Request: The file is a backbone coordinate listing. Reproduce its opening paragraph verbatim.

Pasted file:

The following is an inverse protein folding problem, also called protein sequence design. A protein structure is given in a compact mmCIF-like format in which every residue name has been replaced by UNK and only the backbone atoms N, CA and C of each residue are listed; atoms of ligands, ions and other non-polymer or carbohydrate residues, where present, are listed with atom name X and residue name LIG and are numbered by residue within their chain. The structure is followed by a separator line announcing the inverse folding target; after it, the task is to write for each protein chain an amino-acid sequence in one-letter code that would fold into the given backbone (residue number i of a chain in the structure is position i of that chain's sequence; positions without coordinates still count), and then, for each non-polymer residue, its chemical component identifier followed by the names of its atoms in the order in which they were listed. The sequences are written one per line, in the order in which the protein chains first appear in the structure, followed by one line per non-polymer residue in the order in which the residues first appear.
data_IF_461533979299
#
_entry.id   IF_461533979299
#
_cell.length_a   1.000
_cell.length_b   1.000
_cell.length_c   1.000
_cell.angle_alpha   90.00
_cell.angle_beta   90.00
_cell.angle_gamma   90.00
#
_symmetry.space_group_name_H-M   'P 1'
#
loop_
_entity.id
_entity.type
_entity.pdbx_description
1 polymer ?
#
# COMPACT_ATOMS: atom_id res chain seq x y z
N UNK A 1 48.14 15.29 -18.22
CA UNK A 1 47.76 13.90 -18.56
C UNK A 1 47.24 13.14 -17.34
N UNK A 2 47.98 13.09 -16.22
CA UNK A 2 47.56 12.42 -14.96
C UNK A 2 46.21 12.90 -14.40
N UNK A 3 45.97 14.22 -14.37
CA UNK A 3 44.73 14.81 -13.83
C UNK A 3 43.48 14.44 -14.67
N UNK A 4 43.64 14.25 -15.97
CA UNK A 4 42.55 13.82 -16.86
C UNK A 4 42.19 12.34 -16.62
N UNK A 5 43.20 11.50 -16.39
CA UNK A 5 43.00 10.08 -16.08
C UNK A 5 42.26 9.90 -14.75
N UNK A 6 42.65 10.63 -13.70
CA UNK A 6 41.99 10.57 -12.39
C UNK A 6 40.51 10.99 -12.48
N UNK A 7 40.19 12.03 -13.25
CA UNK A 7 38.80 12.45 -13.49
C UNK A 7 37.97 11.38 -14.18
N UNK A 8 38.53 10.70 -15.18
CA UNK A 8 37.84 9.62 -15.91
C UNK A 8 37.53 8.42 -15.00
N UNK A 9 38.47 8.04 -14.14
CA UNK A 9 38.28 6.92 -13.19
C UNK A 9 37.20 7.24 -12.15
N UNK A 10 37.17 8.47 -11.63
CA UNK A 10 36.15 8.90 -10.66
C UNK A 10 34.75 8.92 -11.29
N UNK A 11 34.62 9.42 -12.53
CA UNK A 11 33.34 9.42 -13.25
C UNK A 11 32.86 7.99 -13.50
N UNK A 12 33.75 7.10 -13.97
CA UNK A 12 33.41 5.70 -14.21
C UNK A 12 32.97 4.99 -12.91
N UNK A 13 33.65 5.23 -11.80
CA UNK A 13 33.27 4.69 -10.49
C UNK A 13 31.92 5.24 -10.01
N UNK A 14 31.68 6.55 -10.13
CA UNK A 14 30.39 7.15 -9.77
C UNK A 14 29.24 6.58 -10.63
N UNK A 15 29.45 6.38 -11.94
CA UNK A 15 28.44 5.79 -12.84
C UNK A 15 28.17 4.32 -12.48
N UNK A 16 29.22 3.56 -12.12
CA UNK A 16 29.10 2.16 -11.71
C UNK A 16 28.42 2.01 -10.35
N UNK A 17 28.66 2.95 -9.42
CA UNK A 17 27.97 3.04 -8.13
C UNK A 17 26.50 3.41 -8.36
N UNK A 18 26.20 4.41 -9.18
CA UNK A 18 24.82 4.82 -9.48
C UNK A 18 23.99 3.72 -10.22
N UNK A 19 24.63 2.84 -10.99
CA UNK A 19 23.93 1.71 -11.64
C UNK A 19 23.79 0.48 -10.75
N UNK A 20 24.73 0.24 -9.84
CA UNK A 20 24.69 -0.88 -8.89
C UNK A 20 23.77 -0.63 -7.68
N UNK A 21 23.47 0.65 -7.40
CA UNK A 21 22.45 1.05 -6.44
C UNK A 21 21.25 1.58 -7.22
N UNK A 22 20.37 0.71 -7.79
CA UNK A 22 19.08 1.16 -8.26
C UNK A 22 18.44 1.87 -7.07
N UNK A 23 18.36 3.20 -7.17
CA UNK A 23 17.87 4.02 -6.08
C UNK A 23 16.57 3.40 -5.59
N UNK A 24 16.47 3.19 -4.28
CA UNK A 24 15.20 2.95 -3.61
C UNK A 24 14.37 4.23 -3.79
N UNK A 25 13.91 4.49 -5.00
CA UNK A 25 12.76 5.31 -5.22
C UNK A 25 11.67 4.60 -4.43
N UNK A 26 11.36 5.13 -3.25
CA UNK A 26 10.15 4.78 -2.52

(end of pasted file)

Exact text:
The following is an inverse protein folding problem, also called protein sequence design. A protein structure is given in a compact mmCIF-like format in which every residue name has been replaced by UNK and only the backbone atoms N, CA and C of each residue are listed; atoms of ligands, ions and other non-polymer or carbohydrate residues, where present, are listed with atom name X and residue name LIG and are numbered by residue within their chain. The structure is followed by a separator line announcing the inverse folding target; after it, the task is to write for each protein chain an amino-acid sequence in one-letter code that would fold into the given backbone (residue number i of a chain in the structure is position i of that chain's sequence; positions without coordinates still count), and then, for each non-polymer residue, its chemical component identifier followed by the names of its atoms in the order in which they were listed. The sequences are written one per line, in the order in which the protein chains first appear in the structure, followed by one line per non-polymer residue in the order in which the residues first appear.